Arthur Rackham has been called ‘the leading decorative illustrator of the Edwardian period’ and is widely acknowledged as one of the most iconic fantasy artists who ever lived. His work has inspired not only other painters but, even more impressively, major writers like J R R Tolkien, C S Lewis and Poul Anderson. Appropriately enough for a fantasy artist, Rackham seemed perfectly in tune with the mythic past and his illustrations of the works of the Brothers Grimm, Hans Christian Andersen and Edgar Allan Poe in particular show him at his most creative and observant. In imagination, draftsmanship and colour-blending, his work has never been surpassed, even by modern day masters such as John Howe and Charles Vess. His deep understanding of the spirit of myth, fable, and folklore seems to have afforded him a transcendent range of expression which has perhaps only ever been equalled by his ‘spiritual son’ Alan Lee. In this post I’ve attempted to showcase some of his best work but it is a mere drop in the ocean of Rackham’s immense talent, which has produced an intimidatingly impressive body of work.
Rackham was born in London but in 1884, at the age of 17, he was sent on an ocean voyage to Australia to improve his fragile health. It was on this journey that Rackham first invented his own unique technique, which resembled photographic reproduction; he would first sketch an outline of his drawing, then lightly block in shapes and details. Afterwards he would add lines in pen and India ink, removing the pencil traces after it had dried. With colour pictures, he would then apply multiple washes of colour until transparent tints were created. This unusual yet highly effective technique is often described as a fusion of the northern European ‘Nordic’ style strongly influenced by the Japanese woodblock tradition of the 19th century. The dreamy, ethereal feel of much of Rackham’s work was perfectly suited to fairy tales and children’s stories. Rackham came along at exactly the right time, for the Edwardian era is now commonly regarded at the ‘Golden Age’ of children’s book illustration. His first book illustrations were published in 1893 in To the Other Side by Thomas Rhodes, but his first serious commission was in 1894 for The Dolly Dialogues, the collected sketches of Anthony Hope, who later went on to write The Prisoner of Zenda. Book illustrating then became Rackham’s career for the rest of his life. His works were included in numerous exhibitions during his lifetime, including one at the Louvre in Paris in 1914.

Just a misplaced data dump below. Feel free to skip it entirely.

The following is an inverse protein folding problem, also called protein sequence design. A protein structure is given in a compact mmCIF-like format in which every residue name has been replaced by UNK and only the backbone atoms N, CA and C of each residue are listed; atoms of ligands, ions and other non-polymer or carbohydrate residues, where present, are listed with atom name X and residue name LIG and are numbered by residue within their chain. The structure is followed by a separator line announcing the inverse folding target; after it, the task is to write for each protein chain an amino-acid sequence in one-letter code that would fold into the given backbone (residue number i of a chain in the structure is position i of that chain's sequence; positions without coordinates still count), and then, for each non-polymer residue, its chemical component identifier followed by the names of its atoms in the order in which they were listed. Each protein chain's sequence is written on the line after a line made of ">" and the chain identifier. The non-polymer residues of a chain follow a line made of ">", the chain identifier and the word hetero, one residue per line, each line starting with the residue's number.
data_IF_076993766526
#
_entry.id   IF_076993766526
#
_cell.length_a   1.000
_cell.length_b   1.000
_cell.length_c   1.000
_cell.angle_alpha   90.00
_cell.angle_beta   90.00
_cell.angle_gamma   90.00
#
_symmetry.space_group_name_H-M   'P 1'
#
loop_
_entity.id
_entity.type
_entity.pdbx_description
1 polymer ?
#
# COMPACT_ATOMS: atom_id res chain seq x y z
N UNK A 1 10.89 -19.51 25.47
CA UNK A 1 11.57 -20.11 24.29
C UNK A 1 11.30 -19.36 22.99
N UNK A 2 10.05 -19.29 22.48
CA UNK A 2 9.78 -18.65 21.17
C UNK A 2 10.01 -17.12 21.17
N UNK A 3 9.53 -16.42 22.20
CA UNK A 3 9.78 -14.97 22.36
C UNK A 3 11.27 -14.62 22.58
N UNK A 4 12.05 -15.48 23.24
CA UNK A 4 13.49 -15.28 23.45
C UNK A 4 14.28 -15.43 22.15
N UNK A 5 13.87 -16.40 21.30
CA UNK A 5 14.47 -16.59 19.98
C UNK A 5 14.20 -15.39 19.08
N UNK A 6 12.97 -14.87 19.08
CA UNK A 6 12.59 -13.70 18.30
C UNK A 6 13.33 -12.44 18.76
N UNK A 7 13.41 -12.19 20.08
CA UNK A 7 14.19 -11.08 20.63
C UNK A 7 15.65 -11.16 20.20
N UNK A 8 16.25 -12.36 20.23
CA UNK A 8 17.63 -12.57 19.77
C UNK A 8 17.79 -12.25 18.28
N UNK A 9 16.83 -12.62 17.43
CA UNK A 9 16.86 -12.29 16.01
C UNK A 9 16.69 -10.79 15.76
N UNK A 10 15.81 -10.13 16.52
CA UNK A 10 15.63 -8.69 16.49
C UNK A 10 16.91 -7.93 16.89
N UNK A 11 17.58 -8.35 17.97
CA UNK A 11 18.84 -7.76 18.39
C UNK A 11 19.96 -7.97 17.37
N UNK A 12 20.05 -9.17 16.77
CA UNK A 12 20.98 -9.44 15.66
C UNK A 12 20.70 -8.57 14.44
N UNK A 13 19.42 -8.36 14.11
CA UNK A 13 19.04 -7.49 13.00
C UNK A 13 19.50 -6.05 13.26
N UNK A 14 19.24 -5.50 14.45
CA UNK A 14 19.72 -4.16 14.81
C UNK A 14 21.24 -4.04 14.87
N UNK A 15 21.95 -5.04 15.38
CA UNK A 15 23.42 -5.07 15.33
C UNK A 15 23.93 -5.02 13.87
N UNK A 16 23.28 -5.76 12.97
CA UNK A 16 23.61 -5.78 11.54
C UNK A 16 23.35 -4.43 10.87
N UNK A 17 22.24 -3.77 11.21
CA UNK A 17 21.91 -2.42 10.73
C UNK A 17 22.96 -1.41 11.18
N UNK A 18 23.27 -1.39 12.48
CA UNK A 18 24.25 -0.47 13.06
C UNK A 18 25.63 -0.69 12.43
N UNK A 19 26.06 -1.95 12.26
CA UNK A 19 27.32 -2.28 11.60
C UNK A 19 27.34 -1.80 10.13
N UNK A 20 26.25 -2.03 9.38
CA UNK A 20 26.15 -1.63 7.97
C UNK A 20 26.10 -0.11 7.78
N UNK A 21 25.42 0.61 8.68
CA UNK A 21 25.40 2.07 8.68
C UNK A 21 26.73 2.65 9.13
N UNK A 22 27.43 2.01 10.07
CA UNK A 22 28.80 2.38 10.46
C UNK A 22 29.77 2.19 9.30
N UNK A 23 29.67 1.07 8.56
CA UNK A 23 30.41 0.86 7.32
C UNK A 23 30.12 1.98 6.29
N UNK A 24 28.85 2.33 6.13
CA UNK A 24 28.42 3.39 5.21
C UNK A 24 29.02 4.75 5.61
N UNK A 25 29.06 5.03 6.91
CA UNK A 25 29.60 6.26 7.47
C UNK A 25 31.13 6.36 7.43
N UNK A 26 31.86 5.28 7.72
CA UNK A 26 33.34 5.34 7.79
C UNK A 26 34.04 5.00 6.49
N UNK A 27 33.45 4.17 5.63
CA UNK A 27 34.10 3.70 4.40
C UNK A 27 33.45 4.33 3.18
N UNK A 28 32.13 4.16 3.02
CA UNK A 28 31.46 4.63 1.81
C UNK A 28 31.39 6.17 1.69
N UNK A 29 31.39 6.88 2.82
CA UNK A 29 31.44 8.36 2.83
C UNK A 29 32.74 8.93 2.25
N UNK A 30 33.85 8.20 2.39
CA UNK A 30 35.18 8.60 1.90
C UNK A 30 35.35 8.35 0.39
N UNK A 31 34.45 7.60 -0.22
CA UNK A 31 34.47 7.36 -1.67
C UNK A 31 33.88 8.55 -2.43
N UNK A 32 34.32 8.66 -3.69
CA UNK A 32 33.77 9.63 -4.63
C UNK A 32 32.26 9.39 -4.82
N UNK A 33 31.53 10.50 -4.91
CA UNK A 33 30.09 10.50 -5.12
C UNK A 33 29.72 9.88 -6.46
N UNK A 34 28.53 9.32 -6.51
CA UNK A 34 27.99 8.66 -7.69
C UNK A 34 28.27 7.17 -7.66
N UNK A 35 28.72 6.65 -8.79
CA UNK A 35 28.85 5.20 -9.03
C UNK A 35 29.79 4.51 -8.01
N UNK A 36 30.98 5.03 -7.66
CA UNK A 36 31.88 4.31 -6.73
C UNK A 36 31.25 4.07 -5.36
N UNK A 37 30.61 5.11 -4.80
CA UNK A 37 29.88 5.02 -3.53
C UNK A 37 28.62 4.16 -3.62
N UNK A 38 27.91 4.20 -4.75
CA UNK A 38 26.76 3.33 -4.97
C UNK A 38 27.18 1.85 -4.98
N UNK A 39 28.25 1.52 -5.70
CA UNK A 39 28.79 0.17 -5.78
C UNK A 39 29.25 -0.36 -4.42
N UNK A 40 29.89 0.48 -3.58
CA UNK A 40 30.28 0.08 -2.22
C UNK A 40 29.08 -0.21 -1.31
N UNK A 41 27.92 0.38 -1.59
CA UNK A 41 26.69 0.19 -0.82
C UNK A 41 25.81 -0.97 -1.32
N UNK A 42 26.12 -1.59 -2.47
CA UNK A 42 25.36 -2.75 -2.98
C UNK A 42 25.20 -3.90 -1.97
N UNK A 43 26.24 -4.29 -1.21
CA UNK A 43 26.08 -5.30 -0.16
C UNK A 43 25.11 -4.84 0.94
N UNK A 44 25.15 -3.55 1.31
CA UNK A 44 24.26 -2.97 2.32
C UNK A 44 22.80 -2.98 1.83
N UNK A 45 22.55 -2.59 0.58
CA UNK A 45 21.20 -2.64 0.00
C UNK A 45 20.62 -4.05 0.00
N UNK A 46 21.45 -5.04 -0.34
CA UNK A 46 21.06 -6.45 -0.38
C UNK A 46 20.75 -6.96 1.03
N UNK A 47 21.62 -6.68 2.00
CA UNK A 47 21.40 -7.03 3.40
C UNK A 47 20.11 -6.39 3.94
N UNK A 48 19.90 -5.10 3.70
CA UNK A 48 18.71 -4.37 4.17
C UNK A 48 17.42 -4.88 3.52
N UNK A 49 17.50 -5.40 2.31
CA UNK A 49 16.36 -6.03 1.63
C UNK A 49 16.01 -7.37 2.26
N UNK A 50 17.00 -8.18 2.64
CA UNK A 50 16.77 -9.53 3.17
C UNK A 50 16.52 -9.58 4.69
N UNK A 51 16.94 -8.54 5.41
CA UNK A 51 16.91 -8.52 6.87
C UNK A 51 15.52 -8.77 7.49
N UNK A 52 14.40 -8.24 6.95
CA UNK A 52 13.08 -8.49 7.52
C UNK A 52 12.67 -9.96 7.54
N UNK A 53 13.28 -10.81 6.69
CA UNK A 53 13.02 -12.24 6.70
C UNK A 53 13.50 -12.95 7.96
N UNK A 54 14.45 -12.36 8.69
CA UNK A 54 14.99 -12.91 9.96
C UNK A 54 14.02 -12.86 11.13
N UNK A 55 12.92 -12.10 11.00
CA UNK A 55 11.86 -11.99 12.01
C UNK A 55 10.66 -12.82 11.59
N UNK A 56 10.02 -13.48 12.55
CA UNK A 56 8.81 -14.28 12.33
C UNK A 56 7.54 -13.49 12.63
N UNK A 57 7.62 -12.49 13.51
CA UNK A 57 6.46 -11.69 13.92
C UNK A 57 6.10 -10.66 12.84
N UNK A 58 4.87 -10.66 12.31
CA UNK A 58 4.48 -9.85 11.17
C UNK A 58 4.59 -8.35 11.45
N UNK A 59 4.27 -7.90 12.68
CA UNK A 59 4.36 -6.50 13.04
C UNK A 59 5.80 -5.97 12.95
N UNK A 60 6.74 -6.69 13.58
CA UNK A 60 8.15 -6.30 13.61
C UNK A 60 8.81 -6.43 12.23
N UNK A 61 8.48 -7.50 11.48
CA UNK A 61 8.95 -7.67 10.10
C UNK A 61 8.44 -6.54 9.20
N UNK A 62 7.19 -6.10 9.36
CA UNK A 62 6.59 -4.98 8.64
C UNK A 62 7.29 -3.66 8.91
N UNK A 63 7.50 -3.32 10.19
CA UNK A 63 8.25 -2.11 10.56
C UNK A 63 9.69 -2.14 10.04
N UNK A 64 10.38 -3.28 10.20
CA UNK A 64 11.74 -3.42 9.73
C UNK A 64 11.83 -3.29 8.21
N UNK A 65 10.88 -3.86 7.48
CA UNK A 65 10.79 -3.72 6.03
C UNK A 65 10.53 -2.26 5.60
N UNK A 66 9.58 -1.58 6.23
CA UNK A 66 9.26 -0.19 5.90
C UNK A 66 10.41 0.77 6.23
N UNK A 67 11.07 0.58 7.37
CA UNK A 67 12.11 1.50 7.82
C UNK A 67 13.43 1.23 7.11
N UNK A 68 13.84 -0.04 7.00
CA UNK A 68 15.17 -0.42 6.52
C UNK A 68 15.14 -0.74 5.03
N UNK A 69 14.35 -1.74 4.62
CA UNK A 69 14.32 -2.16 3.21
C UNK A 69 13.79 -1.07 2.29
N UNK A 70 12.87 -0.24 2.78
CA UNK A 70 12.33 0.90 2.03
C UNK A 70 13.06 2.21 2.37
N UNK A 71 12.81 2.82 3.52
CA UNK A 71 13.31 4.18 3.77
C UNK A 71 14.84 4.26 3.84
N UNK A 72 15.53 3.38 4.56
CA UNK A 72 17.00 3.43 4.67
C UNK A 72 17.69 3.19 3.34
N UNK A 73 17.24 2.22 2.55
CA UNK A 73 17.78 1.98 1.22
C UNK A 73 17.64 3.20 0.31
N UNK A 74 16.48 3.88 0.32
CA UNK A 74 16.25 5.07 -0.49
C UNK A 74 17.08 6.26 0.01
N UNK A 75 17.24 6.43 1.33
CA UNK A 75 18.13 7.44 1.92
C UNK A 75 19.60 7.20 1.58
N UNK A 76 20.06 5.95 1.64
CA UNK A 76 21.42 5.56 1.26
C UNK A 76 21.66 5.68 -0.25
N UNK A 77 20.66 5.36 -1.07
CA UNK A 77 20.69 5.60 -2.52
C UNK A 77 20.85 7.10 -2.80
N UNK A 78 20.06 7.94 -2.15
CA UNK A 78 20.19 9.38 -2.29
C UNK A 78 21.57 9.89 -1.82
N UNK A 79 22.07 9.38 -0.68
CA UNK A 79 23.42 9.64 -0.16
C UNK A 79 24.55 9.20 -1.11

During the years from 1900 until the start of the First World War, there was a strong market for high quality, illustrated books that typically were given as Christmas gifts. Many of Rackham’s books were produced in a de luxe limited edition, often vellum bound and sometimes signed, as well as a larger, less ornately bound quarto ‘trade’ edition. This was often followed by a more modestly presented octavo edition in subsequent years for particularly popular books. The onset of the war in 1914 curtailed the market for such quality books, and the public’s taste for fantasy and fairies also declined in the 1920s. Arthur Rackham’s works have, however, become very popular since his death in 1939, both in North America and Britain. His images have been widely used by the greeting card industry and many of his books are still in print or have been recently available in both paperback and hardback editions. His original drawings and paintings are to this day keenly sought at the major international art auction houses. His most lasting legacy, however, is the list of books that he has illustrated, which reads like a Who’s Who of fairy tales, fantasy and children’s stories. To name but a few they include: Fairy Tales of the Brothers Grimm, Gulliver’s Travels, Rip van Winkle, Alice’s Adventures in Wonderland, A Midsummer Night’s Dream, The Rhinegold, The Valkyrie, Aesop’s Fables, Peter Pan in Kensington Gardens, Mother Goose, A Christmas Carol, The Tempest and The Wind in the Willows.